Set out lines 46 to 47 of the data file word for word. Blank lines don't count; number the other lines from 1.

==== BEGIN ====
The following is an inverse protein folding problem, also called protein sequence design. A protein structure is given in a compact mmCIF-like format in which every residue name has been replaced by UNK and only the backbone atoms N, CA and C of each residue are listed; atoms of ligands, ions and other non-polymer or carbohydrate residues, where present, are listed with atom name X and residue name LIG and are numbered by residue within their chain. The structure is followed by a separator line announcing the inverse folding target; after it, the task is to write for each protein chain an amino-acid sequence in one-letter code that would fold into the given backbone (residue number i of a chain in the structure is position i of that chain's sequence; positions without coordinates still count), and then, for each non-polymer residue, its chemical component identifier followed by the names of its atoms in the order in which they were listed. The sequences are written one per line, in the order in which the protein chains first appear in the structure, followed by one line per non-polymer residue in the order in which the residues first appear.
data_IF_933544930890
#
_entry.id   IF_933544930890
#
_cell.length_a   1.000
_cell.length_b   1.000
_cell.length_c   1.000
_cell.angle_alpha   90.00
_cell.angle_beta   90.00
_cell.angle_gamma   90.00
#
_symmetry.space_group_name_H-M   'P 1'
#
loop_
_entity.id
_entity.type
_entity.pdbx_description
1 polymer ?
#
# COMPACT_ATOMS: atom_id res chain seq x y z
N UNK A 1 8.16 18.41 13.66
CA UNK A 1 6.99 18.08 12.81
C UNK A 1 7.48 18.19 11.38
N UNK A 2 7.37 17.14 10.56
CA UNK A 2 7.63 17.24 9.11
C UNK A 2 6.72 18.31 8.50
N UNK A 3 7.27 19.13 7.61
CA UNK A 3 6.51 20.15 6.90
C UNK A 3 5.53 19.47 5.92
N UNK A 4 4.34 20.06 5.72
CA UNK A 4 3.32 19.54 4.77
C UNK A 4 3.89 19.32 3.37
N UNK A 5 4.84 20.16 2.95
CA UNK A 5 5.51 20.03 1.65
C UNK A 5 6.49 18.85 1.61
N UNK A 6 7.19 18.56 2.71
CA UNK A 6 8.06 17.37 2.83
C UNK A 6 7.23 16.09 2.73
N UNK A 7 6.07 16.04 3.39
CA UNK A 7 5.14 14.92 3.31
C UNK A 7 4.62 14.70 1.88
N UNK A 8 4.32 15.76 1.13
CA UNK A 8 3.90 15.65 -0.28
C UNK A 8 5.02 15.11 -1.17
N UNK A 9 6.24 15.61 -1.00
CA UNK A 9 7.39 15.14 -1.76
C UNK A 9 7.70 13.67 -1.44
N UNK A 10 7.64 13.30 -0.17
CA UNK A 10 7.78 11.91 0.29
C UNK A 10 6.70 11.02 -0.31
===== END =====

N UNK A 9 6.24 15.61 -1.00
CA UNK A 9 7.39 15.14 -1.76